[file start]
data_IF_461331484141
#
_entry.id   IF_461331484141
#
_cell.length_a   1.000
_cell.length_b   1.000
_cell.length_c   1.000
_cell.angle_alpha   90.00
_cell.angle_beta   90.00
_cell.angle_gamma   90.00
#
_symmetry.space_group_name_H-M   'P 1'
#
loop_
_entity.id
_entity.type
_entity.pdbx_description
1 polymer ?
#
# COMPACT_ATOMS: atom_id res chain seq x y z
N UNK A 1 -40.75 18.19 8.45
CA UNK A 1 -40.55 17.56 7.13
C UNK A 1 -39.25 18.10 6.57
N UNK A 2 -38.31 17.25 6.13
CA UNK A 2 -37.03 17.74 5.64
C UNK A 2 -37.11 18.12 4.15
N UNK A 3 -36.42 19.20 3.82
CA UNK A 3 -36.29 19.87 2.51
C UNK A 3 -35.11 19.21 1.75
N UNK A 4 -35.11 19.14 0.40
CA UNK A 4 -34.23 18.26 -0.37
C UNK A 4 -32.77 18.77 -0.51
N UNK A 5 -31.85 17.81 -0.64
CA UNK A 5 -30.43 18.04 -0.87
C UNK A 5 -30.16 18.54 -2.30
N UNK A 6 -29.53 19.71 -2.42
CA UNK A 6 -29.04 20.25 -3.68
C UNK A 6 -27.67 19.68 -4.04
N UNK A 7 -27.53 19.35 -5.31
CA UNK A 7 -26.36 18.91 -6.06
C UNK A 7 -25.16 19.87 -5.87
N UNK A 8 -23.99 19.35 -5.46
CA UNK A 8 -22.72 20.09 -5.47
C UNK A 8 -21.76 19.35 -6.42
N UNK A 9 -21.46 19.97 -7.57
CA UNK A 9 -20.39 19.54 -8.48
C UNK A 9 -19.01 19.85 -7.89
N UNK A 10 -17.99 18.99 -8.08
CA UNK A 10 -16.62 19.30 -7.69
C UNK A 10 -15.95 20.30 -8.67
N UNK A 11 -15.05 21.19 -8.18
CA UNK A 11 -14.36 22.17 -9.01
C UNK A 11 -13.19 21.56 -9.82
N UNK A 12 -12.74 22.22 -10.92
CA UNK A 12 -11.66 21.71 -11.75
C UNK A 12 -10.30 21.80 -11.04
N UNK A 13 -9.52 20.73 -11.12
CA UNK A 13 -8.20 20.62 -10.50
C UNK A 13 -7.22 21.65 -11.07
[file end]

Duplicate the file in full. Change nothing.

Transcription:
data_IF_461331484141
#
_entry.id   IF_461331484141
#
_cell.length_a   1.000
_cell.length_b   1.000
_cell.length_c   1.000
_cell.angle_alpha   90.00
_cell.angle_beta   90.00
_cell.angle_gamma   90.00
#
_symmetry.space_group_name_H-M   'P 1'
#
loop_
_entity.id
_entity.type
_entity.pdbx_description
1 polymer ?
#
# COMPACT_ATOMS: atom_id res chain seq x y z
N UNK A 1 -40.75 18.19 8.45
CA UNK A 1 -40.55 17.56 7.13
C UNK A 1 -39.25 18.10 6.57
N UNK A 2 -38.31 17.25 6.13
CA UNK A 2 -37.03 17.74 5.64
C UNK A 2 -37.11 18.12 4.15
N UNK A 3 -36.42 19.20 3.82
CA UNK A 3 -36.29 19.87 2.51
C UNK A 3 -35.11 19.21 1.75
N UNK A 4 -35.11 19.14 0.40
CA UNK A 4 -34.23 18.26 -0.37
C UNK A 4 -32.77 18.77 -0.51
N UNK A 5 -31.85 17.81 -0.64
CA UNK A 5 -30.43 18.04 -0.87
C UNK A 5 -30.16 18.54 -2.30
N UNK A 6 -29.53 19.71 -2.42
CA UNK A 6 -29.04 20.25 -3.68
C UNK A 6 -27.67 19.68 -4.04
N UNK A 7 -27.53 19.35 -5.31
CA UNK A 7 -26.36 18.91 -6.06
C UNK A 7 -25.16 19.87 -5.87
N UNK A 8 -23.99 19.35 -5.46
CA UNK A 8 -22.72 20.09 -5.47
C UNK A 8 -21.76 19.35 -6.42
N UNK A 9 -21.46 19.97 -7.57
CA UNK A 9 -20.39 19.54 -8.48
C UNK A 9 -19.01 19.85 -7.89
N UNK A 10 -17.99 18.99 -8.08
CA UNK A 10 -16.62 19.30 -7.69
C UNK A 10 -15.95 20.30 -8.67
N UNK A 11 -15.05 21.19 -8.18
CA UNK A 11 -14.36 22.17 -9.01
C UNK A 11 -13.19 21.56 -9.82
N UNK A 12 -12.74 22.22 -10.92
CA UNK A 12 -11.66 21.71 -11.75
C UNK A 12 -10.30 21.80 -11.04
N UNK A 13 -9.52 20.73 -11.12
CA UNK A 13 -8.20 20.62 -10.50
C UNK A 13 -7.22 21.65 -11.07